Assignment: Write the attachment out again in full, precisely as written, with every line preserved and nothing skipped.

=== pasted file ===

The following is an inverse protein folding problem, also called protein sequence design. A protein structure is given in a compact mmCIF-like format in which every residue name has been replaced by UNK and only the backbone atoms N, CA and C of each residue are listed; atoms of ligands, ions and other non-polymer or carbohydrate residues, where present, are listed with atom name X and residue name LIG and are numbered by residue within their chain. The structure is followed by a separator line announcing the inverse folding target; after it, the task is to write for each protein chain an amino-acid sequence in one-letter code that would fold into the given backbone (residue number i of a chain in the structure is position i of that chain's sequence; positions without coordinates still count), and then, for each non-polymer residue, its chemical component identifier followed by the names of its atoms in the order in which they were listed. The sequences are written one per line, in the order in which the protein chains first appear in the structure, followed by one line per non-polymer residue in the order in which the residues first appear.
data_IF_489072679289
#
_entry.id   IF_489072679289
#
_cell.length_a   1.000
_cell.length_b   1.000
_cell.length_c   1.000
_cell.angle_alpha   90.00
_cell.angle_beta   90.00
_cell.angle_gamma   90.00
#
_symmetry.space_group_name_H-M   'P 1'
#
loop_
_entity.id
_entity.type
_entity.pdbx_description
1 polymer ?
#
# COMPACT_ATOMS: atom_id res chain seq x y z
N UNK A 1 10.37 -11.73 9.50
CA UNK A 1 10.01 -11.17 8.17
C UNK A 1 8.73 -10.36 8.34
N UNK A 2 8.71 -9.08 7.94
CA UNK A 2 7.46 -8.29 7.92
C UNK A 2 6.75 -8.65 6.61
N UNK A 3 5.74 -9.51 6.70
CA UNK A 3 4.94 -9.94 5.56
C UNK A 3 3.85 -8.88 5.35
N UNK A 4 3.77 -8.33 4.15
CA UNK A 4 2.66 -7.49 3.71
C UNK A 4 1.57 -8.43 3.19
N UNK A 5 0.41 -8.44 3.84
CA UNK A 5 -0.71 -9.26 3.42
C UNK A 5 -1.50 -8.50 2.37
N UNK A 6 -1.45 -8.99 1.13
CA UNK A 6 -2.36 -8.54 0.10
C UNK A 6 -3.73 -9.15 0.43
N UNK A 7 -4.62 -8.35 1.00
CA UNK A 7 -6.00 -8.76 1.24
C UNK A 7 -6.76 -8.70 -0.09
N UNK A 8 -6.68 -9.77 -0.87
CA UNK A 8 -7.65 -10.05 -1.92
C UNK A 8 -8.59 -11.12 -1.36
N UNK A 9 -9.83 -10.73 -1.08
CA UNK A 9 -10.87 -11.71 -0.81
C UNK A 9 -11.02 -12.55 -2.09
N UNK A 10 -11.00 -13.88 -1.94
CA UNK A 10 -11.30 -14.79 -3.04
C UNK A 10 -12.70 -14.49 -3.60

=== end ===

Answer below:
The following is an inverse protein folding problem, also called protein sequence design. A protein structure is given in a compact mmCIF-like format in which every residue name has been replaced by UNK and only the backbone atoms N, CA and C of each residue are listed; atoms of ligands, ions and other non-polymer or carbohydrate residues, where present, are listed with atom name X and residue name LIG and are numbered by residue within their chain. The structure is followed by a separator line announcing the inverse folding target; after it, the task is to write for each protein chain an amino-acid sequence in one-letter code that would fold into the given backbone (residue number i of a chain in the structure is position i of that chain's sequence; positions without coordinates still count), and then, for each non-polymer residue, its chemical component identifier followed by the names of its atoms in the order in which they were listed. The sequences are written one per line, in the order in which the protein chains first appear in the structure, followed by one line per non-polymer residue in the order in which the residues first appear.
data_IF_489072679289
#
_entry.id   IF_489072679289
#
_cell.length_a   1.000
_cell.length_b   1.000
_cell.length_c   1.000
_cell.angle_alpha   90.00
_cell.angle_beta   90.00
_cell.angle_gamma   90.00
#
_symmetry.space_group_name_H-M   'P 1'
#
loop_
_entity.id
_entity.type
_entity.pdbx_description
1 polymer ?
#
# COMPACT_ATOMS: atom_id res chain seq x y z
N UNK A 1 10.37 -11.73 9.50
CA UNK A 1 10.01 -11.17 8.17
C UNK A 1 8.73 -10.36 8.34
N UNK A 2 8.71 -9.08 7.94
CA UNK A 2 7.46 -8.29 7.92
C UNK A 2 6.75 -8.65 6.61
N UNK A 3 5.74 -9.51 6.70
CA UNK A 3 4.94 -9.94 5.56
C UNK A 3 3.85 -8.88 5.35
N UNK A 4 3.77 -8.33 4.15
CA UNK A 4 2.66 -7.49 3.71
C UNK A 4 1.57 -8.43 3.19
N UNK A 5 0.41 -8.44 3.84
CA UNK A 5 -0.71 -9.26 3.42
C UNK A 5 -1.50 -8.50 2.37
N UNK A 6 -1.45 -8.99 1.13
CA UNK A 6 -2.36 -8.54 0.10
C UNK A 6 -3.73 -9.15 0.43
N UNK A 7 -4.62 -8.35 1.00
CA UNK A 7 -6.00 -8.76 1.24
C UNK A 7 -6.76 -8.70 -0.09
N UNK A 8 -6.68 -9.77 -0.87
CA UNK A 8 -7.65 -10.05 -1.92
C UNK A 8 -8.59 -11.12 -1.36
N UNK A 9 -9.83 -10.73 -1.08
CA UNK A 9 -10.87 -11.71 -0.81
C UNK A 9 -11.02 -12.55 -2.09
N UNK A 10 -11.00 -13.88 -1.94
CA UNK A 10 -11.30 -14.79 -3.04
C UNK A 10 -12.70 -14.49 -3.60